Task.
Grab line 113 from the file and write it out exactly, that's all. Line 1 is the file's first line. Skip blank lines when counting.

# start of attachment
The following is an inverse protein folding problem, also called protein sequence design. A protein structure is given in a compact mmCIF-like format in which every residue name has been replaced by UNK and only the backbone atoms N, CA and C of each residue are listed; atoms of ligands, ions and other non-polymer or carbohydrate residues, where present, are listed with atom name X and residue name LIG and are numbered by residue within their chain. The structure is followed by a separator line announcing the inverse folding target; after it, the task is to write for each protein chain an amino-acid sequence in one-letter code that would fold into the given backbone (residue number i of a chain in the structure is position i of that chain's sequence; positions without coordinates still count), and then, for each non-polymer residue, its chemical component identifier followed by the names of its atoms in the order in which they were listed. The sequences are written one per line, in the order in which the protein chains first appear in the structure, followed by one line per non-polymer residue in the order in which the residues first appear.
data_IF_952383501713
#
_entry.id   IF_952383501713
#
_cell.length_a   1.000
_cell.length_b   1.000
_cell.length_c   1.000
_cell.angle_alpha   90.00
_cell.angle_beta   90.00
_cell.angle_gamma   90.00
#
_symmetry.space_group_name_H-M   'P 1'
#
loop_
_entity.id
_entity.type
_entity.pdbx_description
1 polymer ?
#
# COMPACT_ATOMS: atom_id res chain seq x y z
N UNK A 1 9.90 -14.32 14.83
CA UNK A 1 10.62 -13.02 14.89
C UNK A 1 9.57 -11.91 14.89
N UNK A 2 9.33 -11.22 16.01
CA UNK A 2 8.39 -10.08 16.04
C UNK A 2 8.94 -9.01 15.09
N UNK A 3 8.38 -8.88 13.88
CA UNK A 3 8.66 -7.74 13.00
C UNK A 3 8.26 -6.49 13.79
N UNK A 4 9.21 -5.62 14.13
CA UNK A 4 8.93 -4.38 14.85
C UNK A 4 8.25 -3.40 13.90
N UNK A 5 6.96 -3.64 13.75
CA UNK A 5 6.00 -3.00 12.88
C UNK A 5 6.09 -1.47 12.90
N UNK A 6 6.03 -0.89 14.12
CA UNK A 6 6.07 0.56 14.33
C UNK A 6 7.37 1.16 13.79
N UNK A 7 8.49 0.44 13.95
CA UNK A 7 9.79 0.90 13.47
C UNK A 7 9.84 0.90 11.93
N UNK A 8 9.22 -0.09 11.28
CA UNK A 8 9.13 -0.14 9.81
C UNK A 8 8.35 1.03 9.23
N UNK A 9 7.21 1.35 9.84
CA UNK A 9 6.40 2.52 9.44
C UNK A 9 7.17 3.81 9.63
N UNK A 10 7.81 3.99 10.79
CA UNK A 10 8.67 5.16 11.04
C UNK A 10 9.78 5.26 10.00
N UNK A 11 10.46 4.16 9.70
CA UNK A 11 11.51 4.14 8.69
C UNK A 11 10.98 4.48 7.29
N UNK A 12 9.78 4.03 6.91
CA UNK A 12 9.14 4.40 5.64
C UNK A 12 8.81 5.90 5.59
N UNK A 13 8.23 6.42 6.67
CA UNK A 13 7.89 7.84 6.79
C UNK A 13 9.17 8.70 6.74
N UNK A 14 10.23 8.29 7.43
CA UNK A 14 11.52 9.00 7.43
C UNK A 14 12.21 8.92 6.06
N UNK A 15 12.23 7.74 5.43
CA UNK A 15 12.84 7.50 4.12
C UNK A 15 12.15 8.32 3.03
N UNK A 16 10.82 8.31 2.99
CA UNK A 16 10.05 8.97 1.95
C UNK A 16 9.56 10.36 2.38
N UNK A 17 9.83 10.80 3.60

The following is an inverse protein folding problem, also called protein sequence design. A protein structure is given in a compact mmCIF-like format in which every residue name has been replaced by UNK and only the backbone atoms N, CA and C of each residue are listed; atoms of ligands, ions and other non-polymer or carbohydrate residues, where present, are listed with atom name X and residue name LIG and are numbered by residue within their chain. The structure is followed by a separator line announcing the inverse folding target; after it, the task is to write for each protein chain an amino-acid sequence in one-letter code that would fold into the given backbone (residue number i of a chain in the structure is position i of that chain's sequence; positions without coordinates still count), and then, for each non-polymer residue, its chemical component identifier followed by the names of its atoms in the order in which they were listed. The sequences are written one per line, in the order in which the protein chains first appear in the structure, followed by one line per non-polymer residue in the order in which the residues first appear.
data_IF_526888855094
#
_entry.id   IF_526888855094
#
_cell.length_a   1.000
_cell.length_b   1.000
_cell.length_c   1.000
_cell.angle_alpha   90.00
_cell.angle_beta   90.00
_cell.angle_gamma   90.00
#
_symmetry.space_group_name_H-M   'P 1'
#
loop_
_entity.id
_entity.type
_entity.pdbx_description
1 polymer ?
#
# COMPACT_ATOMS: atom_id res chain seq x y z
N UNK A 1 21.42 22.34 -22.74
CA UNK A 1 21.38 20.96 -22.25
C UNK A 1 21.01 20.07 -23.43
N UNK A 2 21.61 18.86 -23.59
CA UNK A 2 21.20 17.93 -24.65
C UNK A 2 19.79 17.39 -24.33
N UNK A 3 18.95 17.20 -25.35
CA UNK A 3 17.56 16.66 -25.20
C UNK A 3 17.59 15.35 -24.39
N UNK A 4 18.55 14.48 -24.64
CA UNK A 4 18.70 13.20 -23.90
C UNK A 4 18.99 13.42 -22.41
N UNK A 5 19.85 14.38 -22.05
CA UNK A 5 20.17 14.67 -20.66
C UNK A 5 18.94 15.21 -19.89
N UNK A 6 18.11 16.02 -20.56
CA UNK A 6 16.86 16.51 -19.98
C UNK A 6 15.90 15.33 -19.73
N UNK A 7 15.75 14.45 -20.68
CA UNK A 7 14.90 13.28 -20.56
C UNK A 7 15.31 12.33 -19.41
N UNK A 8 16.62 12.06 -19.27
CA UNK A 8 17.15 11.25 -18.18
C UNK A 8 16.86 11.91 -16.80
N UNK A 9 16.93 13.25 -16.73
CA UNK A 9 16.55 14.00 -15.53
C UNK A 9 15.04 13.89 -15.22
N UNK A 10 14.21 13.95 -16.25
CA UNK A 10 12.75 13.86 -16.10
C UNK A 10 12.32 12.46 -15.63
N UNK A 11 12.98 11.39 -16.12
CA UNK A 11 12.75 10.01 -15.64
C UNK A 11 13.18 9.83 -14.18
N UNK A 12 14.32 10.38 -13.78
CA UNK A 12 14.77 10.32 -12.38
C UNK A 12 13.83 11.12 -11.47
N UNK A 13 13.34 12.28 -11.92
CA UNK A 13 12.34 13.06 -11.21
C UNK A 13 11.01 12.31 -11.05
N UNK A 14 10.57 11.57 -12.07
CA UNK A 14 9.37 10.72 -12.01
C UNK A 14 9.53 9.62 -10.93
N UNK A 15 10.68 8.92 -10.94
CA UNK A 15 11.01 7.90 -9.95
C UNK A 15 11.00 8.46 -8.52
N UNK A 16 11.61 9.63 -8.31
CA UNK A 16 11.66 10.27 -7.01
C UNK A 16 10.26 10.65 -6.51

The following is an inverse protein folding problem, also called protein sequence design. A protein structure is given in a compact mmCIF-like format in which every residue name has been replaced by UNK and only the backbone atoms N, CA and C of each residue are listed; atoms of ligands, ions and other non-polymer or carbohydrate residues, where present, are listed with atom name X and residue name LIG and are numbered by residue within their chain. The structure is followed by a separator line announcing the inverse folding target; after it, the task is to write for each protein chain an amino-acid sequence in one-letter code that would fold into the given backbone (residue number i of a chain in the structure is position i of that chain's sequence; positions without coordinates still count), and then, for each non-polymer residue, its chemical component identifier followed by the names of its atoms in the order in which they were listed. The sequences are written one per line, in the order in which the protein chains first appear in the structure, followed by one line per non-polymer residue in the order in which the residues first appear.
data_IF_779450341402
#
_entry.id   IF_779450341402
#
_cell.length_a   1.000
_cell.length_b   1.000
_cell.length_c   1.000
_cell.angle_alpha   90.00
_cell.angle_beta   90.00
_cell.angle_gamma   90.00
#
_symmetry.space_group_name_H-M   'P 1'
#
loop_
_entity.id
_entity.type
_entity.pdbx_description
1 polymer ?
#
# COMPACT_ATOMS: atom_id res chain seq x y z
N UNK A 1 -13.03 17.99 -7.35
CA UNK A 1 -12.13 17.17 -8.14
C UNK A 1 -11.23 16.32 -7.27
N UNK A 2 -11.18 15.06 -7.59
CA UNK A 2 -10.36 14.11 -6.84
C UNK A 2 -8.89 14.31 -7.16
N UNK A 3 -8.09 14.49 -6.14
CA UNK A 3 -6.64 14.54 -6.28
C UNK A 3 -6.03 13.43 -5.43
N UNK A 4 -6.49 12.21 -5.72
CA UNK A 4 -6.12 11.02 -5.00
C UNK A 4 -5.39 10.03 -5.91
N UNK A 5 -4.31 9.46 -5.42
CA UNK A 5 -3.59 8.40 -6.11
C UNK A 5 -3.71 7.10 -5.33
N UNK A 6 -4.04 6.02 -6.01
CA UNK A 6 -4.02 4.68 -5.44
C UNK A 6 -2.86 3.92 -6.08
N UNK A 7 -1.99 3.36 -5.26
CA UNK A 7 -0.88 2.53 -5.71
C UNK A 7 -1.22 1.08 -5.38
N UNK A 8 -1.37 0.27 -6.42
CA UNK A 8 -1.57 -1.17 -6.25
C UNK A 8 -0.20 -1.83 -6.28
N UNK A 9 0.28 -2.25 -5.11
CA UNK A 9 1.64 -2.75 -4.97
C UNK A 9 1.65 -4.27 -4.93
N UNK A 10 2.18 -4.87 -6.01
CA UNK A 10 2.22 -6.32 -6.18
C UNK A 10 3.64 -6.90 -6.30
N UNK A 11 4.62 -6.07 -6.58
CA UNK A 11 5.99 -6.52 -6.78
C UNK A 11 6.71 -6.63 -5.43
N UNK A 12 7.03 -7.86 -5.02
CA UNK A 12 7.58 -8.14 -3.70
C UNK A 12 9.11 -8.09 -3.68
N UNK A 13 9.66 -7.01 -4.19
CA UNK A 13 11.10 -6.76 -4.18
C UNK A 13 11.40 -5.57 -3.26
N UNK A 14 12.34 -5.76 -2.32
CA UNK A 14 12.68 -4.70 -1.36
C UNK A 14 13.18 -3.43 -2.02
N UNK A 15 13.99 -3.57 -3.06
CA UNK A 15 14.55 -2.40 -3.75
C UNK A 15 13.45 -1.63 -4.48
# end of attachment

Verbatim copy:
N UNK A 8 16.62 12.06 -19.27